How To Tell If A Lamp Is 3 Way

How to Tell if a Lamp is 3 Way

how to tell if a lamp is 3 way

What Makes a 3 Way Lamp?

Sometimes called a tri-light, a 3 way lamp is usually a table or floor lamp that gives off light in a way that can switch from low to medium to high. It consists of a 3 way bulb, a three way switch, and a three way socket.

The bulb could either be an LED, fluorescent, or incandescent bulb, but the incandescent type is the most common one.

Compared to regular incandescent bulbs, the 3 way bulb operates at full voltage without a dimmer switch. Therefore, the light color and intensity do not change between the three transitions.

How to Tell a 3 Way Bulb from a Standard Bulb

There is only one way to tell if a bulb is 3 way or not. Standard bulbs only have two contacts: a small metal bump at the bottom and the threaded shell around the base. Together, they direct power into and out of a single filament inside.

However, a three way bulb has a third contact point at the base. It is usually a ring around the metal bump to direct power to a second filament. Both contacts are live, but the threaded part is the neutral (negative) contact, so the filaments share this connection point.

Standard sockets also differ in design from 3 way sockets by having a third contact positioned off the center at the bottom.

As for the switch, you can only control a 3 way light bulb by using a pull-chain or rotary switch. Both have four positions, which are off, low (low voltage filament on), medium (high voltage filament on), and high (both filaments on).

The switch has two sets of contacts that are connected mechanically, not electrically, to operate the two circuits together and separately.

What Wattage Bulb Can You Use in a 3 Way Socket Lamp?

what wattage bulb can you use in a 3 way socket lamp

Most 3 way socket lamps have a maximum operating capacity of 150 watts, split into 50 watts for the low brightness and 100 watts for the medium setting. Together, the two circuits handle 150 watts to give the maximum brightness.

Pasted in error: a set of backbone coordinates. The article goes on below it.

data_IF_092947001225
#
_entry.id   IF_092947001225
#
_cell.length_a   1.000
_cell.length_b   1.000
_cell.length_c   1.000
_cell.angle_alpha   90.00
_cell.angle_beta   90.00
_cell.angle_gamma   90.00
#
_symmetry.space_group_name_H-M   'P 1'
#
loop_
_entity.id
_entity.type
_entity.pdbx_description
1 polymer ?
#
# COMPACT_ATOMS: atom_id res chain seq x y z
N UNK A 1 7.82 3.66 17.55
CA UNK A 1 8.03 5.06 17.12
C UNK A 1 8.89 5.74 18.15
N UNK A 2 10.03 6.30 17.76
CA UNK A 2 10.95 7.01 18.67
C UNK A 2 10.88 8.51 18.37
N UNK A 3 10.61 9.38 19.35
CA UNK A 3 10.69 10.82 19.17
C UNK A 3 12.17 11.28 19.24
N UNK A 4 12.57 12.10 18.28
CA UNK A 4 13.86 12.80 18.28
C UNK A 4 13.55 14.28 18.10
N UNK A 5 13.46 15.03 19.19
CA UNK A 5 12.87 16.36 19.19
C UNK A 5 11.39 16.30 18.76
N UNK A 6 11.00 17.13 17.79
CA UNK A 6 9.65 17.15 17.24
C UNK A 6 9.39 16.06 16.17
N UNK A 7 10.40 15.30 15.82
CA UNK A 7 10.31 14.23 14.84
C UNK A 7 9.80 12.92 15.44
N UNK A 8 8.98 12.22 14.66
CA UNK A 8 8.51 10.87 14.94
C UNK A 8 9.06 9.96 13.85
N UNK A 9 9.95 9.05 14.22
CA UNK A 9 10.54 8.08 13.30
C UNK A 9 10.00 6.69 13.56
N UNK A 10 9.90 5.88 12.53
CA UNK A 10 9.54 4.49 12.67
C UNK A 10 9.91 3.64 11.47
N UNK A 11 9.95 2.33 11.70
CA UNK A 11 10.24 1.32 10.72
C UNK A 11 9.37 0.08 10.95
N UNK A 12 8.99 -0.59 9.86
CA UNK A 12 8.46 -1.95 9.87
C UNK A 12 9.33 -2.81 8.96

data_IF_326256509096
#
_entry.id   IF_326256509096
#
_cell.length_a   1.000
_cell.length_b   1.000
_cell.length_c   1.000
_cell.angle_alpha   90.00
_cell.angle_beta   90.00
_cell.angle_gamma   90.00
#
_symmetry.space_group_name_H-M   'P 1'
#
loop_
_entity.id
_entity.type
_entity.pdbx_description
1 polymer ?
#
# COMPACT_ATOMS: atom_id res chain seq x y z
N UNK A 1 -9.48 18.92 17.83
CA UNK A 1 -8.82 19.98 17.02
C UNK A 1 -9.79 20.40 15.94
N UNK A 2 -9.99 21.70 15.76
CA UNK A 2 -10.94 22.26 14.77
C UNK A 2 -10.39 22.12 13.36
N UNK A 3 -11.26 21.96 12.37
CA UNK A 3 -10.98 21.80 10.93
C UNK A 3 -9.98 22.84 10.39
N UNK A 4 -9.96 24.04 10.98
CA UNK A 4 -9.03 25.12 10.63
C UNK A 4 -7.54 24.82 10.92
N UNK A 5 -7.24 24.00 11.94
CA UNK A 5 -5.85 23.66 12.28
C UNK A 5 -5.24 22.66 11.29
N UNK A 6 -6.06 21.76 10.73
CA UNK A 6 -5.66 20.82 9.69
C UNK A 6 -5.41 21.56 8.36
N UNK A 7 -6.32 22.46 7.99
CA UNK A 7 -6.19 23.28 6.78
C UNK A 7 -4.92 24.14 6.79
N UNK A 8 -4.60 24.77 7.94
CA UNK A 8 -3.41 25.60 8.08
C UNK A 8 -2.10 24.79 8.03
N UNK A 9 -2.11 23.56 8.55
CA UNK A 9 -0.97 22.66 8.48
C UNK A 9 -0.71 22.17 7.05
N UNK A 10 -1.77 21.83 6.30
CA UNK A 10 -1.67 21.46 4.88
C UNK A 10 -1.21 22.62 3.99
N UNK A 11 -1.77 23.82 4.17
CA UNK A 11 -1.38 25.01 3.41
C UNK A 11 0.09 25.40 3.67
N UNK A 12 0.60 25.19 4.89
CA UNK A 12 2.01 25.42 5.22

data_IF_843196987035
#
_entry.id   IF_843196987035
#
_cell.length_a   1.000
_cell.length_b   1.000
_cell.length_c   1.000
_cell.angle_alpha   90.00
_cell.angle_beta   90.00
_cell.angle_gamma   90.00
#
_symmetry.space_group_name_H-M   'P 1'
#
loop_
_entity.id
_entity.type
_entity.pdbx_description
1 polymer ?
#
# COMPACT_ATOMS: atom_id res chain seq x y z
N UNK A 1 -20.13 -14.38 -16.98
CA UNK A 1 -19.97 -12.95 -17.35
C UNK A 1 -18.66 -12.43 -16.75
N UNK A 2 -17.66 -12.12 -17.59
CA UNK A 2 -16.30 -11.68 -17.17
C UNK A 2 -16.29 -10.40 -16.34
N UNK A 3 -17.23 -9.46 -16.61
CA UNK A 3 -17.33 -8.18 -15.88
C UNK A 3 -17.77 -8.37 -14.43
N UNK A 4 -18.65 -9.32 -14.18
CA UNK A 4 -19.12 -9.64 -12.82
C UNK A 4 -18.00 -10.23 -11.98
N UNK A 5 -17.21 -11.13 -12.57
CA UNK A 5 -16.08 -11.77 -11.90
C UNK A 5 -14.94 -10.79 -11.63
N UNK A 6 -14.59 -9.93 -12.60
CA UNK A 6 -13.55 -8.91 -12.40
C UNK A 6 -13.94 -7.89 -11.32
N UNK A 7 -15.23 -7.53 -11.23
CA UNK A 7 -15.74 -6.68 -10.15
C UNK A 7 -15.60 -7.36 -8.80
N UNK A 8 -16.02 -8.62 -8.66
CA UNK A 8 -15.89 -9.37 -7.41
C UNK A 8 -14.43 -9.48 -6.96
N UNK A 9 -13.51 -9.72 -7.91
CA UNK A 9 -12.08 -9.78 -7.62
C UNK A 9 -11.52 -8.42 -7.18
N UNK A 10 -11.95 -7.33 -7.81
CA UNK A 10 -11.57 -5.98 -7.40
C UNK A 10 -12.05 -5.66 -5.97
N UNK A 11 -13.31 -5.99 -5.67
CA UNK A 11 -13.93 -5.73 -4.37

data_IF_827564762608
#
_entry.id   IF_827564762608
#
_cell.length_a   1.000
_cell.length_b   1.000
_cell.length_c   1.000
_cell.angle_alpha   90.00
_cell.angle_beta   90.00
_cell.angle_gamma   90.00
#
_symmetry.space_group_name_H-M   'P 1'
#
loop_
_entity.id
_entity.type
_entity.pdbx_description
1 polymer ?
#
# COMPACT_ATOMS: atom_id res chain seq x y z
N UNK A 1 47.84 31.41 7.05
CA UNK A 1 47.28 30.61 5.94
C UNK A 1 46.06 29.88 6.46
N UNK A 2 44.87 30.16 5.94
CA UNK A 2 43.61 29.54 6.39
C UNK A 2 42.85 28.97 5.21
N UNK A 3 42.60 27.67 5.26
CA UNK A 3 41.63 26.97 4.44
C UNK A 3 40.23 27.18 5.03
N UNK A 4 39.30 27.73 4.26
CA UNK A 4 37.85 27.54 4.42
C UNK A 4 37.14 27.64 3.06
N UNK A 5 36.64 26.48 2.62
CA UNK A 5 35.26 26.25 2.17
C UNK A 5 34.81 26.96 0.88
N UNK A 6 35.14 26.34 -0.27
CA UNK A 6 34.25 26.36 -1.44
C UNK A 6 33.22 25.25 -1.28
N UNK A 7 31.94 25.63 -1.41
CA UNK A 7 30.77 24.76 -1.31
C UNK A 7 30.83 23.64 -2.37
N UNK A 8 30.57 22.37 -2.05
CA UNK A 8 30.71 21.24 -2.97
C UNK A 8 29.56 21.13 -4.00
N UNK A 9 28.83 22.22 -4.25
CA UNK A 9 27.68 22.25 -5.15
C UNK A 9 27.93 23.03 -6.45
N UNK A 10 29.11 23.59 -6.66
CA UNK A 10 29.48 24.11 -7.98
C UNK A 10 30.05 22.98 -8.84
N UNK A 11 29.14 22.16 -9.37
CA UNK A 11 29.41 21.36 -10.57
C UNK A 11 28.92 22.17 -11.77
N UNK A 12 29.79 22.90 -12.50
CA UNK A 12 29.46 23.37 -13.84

Does the Light Fixture Wattage Matter?

Yes, it does. The higher the wattage, the higher the power that the light bulb consumes, and this also directly affects the light output.

With both circuits on (150 watts), the 3 way bulb will be at its brightest, leading to high energy bills at the end of the month.

Even if the difference is negligible, I recommend using the lowest setting if you need dim light that sort of resembles the subtleness of accent lighting.

Can You Use a Regular Bulb in a 3 Way Lamp?

can you use a regular bulb in a 3 way lamp

You can, but with only one condition, the bulb must fit in the lamp socket. A 3 way lamp fixture can handle a regular bulb with any wattage rating, but I recommend 60, 75, or 100-watt bulbs.

Remember, even if the fixture can handle up to 150 watts, this is in two circuits. As such, the maximum power you can get to the bulb is 100 watts.

However, the brightness depends on the bulb. If you install a 100-watt bull, it will be brighter than a 60-watt type.

Using a regular bulb effectively turns it into a standard lamp, and thus, you cannot change the light intensity.